Changes between Version 1 and Version 2 of xen_to_kvm_transfer


Ignore:
Timestamp:
Jun 4, 2011, 1:21:56 AM (10 years ago)
Author:
Daniel Kahn Gillmor
Comment:

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  • xen_to_kvm_transfer

    v1 v2  
    88== Shorthand ==
    99
    10  * `$guest` -- this is the name of the guest being transferred
    1110 * `$xenhost` -- this is the dom0 running the xen setup we are transferring from
    1211 * `$kvmhost` -- this is the machine we are transferring to (note that this is not the same machine as `$xenhost`, though such a transfer might be possible for some people; that's not what we're working with, so some choices here might be different)
     12 * `$guest` -- this is the name of the guest being transferred
     13 * `$xenguest` -- this refers to the copy of `$guest` when it's still running on `$xenhost`
     14 * `$kvmguest` -- this refers to the copy of `$guest` that will be running on `$kvmhost`
    1315
    14 == disk differences ==
     16== Differences ==
     17
     18Here are the main ways that the two virtualization schemes differ for us:
     19
     20=== Disk differences ===
    1521
    1622Our Xen setup (via [DebianPackage:xen-tools xen-tools]) has `$xenhost` serving `$guest` its partitions as individual volumes.  So `$xenhost` has them broken out in LVM directly, and `$guest` doesn't use LVM at all, or even see a parent `/dev/sda` -- it only sees `/dev/sda1`,`/dev/sda2`, etc.
     
    1824Our KVM setup typically has `$kvmhost` serving a single volume to `$guest`, and `$guest` carves it up however it sees fit.
    1925
    20 == booting differences ==
     26=== Booting differences ===
    2127
    2228Our Xen setup has `$xenhost` hold a kernel and initrd outside of `$guest`, and boots `$guest` into those systems directly (no bootloader, no "BIOS"-level disk access at boot).
     
    2430Our KVM setup has `$kvmhost` pass the virtual disk to `$guest`, which uses an emulated BIOS to pull a bootloader off the disk, and start from there.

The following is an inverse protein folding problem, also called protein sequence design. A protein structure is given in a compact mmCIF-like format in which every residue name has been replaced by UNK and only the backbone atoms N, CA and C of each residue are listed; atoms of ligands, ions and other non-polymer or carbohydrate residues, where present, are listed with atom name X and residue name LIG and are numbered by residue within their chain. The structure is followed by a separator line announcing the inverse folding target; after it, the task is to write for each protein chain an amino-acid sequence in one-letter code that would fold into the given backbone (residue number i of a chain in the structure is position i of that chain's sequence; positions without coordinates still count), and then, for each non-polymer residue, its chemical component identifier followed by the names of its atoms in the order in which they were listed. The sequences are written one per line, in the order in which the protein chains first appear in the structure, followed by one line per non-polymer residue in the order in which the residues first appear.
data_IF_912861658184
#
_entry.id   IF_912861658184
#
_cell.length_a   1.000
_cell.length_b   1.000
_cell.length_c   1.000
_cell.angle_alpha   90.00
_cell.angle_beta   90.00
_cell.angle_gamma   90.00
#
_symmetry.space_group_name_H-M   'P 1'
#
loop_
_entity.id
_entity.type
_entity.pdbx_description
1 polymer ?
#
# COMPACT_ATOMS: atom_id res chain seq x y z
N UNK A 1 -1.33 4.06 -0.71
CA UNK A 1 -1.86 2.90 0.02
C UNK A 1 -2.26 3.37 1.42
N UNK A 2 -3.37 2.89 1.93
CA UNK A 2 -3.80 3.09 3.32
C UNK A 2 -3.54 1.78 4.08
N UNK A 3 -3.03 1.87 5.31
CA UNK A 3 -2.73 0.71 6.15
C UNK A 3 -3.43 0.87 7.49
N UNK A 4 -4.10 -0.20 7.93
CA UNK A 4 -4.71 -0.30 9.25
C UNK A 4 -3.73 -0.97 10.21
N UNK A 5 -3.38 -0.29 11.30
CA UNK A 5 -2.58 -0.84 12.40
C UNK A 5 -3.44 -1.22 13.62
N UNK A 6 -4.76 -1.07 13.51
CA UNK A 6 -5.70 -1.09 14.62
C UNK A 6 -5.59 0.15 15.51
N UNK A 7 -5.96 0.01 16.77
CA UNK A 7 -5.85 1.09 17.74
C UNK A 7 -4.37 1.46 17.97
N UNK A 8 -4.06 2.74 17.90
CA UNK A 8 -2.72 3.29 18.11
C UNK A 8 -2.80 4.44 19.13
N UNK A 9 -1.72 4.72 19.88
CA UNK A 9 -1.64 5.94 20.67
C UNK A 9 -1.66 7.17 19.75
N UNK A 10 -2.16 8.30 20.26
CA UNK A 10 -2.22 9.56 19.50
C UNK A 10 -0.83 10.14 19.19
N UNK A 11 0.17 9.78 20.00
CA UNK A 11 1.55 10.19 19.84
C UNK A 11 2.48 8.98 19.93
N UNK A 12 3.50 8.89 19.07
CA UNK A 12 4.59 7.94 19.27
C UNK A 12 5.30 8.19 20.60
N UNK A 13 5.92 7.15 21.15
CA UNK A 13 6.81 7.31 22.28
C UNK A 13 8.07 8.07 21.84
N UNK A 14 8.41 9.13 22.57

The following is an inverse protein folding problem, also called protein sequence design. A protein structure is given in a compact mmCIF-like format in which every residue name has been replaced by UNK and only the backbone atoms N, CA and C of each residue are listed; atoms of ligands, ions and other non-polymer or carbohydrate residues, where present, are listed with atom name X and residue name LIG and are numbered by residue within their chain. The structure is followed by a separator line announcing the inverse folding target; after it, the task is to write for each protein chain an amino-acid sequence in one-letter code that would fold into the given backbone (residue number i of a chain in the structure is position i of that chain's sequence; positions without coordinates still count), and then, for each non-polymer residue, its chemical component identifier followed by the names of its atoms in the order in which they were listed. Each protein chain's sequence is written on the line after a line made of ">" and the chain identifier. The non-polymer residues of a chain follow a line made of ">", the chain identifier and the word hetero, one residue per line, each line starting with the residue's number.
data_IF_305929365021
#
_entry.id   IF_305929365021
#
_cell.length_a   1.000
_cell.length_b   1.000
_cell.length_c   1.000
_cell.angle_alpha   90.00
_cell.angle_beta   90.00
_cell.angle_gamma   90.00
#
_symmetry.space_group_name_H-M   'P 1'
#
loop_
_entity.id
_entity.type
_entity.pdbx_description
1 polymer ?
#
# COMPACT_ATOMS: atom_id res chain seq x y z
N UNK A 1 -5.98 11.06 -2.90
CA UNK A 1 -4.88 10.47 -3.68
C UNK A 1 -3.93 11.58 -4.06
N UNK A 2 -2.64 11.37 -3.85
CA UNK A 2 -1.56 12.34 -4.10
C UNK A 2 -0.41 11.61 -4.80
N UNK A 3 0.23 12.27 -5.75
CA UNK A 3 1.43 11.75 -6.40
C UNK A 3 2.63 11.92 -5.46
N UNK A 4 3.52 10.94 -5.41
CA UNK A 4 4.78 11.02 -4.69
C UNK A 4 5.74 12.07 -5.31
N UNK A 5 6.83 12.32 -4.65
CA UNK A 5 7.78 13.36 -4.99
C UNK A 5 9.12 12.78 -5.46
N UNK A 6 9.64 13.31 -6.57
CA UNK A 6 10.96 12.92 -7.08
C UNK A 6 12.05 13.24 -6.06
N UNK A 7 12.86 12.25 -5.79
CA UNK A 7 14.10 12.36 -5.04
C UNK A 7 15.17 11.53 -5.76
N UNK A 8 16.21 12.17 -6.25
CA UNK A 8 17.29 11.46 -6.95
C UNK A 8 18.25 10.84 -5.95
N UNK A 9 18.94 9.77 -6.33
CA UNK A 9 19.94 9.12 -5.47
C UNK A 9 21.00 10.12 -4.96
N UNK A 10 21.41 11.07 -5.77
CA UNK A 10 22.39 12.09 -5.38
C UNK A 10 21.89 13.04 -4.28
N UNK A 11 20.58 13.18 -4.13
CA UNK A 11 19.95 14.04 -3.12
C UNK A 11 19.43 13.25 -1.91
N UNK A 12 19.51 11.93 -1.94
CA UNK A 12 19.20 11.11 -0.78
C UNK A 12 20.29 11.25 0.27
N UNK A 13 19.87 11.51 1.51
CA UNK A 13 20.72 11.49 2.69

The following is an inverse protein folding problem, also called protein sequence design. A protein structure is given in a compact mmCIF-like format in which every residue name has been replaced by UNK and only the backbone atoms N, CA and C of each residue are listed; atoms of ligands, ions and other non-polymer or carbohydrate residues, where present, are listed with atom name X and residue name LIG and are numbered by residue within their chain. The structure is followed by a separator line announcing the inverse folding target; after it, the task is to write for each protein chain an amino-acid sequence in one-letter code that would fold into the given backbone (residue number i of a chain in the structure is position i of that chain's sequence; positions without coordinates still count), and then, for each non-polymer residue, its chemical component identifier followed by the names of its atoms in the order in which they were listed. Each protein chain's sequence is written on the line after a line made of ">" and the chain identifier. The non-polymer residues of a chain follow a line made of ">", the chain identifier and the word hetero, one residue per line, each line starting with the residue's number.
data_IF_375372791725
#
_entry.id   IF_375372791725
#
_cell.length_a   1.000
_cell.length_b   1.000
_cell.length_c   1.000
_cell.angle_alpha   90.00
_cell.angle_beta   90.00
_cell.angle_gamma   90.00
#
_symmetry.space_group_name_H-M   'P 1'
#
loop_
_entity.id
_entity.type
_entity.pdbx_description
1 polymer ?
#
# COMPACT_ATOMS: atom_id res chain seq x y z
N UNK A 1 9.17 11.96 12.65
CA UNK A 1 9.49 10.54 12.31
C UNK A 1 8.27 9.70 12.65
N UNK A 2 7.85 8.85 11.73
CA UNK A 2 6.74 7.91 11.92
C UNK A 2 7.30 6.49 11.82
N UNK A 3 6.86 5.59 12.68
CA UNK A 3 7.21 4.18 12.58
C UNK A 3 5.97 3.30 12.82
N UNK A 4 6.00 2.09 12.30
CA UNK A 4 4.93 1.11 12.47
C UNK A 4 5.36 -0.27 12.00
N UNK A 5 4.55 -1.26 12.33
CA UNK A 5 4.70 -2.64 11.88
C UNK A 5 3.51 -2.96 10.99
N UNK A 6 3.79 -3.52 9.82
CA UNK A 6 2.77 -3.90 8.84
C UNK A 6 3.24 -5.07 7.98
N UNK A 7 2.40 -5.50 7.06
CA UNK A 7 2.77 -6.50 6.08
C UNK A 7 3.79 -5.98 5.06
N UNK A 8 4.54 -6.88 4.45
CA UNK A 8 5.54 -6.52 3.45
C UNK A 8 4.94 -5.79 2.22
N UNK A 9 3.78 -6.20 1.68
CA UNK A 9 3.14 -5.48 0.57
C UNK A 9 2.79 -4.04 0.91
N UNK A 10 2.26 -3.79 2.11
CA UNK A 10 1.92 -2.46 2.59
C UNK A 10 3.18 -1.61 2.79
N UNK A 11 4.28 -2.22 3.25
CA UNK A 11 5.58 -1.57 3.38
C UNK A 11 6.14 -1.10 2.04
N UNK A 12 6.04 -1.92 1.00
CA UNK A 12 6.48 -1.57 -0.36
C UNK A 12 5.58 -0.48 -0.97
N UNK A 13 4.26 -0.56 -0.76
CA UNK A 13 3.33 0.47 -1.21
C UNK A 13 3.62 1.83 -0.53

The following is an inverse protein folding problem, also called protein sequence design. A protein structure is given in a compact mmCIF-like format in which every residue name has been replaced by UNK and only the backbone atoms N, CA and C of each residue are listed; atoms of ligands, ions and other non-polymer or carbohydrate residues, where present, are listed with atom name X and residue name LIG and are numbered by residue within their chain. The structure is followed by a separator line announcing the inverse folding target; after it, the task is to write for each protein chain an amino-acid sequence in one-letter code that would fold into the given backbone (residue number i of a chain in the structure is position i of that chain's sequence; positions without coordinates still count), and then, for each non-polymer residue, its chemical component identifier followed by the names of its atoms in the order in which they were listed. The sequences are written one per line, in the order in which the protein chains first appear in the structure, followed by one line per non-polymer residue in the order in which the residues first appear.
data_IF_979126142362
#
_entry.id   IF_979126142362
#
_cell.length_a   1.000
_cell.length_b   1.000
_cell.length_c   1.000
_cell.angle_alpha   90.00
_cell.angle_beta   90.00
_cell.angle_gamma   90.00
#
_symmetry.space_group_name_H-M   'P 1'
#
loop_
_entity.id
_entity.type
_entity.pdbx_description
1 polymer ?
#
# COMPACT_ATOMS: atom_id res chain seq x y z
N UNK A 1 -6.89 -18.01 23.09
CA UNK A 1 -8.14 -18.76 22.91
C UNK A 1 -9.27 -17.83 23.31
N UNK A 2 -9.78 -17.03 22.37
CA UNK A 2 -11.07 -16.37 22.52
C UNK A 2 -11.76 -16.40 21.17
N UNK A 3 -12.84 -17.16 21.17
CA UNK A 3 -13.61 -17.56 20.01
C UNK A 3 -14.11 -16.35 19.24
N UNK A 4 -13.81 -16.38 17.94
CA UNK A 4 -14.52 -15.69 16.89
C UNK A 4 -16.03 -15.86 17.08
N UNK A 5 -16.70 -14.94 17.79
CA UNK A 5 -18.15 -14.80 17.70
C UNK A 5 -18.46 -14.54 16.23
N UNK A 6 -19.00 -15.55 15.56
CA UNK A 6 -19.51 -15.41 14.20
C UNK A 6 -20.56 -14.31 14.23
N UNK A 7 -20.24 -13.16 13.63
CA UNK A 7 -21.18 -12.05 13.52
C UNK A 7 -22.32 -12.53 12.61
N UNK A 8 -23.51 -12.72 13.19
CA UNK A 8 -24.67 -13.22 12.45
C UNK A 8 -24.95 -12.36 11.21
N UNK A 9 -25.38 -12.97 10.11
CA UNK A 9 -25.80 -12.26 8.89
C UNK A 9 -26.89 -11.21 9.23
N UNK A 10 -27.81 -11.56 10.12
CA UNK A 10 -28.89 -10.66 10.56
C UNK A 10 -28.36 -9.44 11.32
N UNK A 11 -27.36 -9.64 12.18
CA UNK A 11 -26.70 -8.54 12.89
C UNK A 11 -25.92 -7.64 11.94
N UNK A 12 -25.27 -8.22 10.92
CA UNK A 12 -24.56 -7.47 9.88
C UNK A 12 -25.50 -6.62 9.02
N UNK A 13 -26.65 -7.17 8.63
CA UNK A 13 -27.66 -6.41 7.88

2531
    26 == architecture differences ==
     32=== Architecture differences ===
    2733
    2834All our KVM hosts are amd64.  Most of our remaining Xen hosts (and guests) are 32-bit (686).  We'd like all the guests to end up 64-bit clean eventually, but a non-invasive transfer that is relatively opaque to the guest might be preferable, even if it means the guest doesn't move to 64-bits immediately.
     35
     36== Strategies ==
     37
     38There are two main strategies we can use for transfer, which are rather different from one another:
     39
     40=== Data synchronization ===
     41
     42In this approach, we'd set up `$kvmguest` initially with a new IP address, as a clean minimal install. 
     43
     44 * synchronize packages (at the same versions) by copying the dpkg selections from `$xenguest`
     45 * synchronize user data via rsync
     46 * synchronize system configuration (except networking, maybe?)
     47 * halt public-facing services on `$xenguest`
     48 * touch up synchronization with another rsync run
     49 * dump databases on `$xenguest`, restore them on `$kvmguest`
     50 * halt `$xenguest`
     51 * modify networking on `$kvmguest` to match the old `$xenguest` networking config
     52 * restart services on `$kvmguest` (or just restart `$kvmguest` entirely)
     53
     54==== Data synchronization advantages ====
     55
     56 * `$kvmguest` will be fully 64-bit from the start
     57 * `$kvmguest` will be configured/arranged pretty closely to how we have all the other guests
     58
     59=== Block device mirroring ===
     60
     61In this approach, we'd approximate a direct transfer of disks from `$xenhost` to `$kvmhost` and try to disturb `$guest` as little as possible.
     62
     63 * get a list of block devices for `$xenguest`, and construct a parent LV on `$kvmhost` large enough to fit them all.
     64 * Use `parted` to carve up the device to match the filesystems currently exported to `$xenguest`  Use `kpartx` to expose them to `$kvmhost` directly
     65 * on `$xenguest`:
     66  * go ahead and install packages for a normal kernel and a bootloader (`linux-image-2.6-amd64` and `grub`, presumably); configure the bootloader to use the serial console.
     67  * ensure that `/etc/fstab` (and other config) refer to filesystems by UUID where possible
     68 * rsync the virtual devices from `$xenhost` to `$kvmhost`
     69 * shutdown `$xenguest`
     70 * touch up rsync
     71 * on `$kvmhost`, extract kernel and initrd from the filesystem
     72 * boot `$kvmguest` with kernel + initrd directly into single user mode (using `-kernel`, `-append`, and `-initrd` arguments to `kvm`) in order to:
     73{{{
     74rm -f /boot/grub/device.map
     75grub-install /dev/vda
     76update-grub
     77}}}
     78 * restart `$kvmguest` "normally" (from emulated BIOS)
     79
     80==== Block device mirroring advantages ====
     81
     82 * guest seems to change relatively little -- main changes (installation of kernel + bootloader packages and reconfiguration of `/etc/fstab`) can be tested while still running on `$xenhost`
     83 * user data goes through fewer transformations
     84 * no finicky network config shuffling, only one host active at once.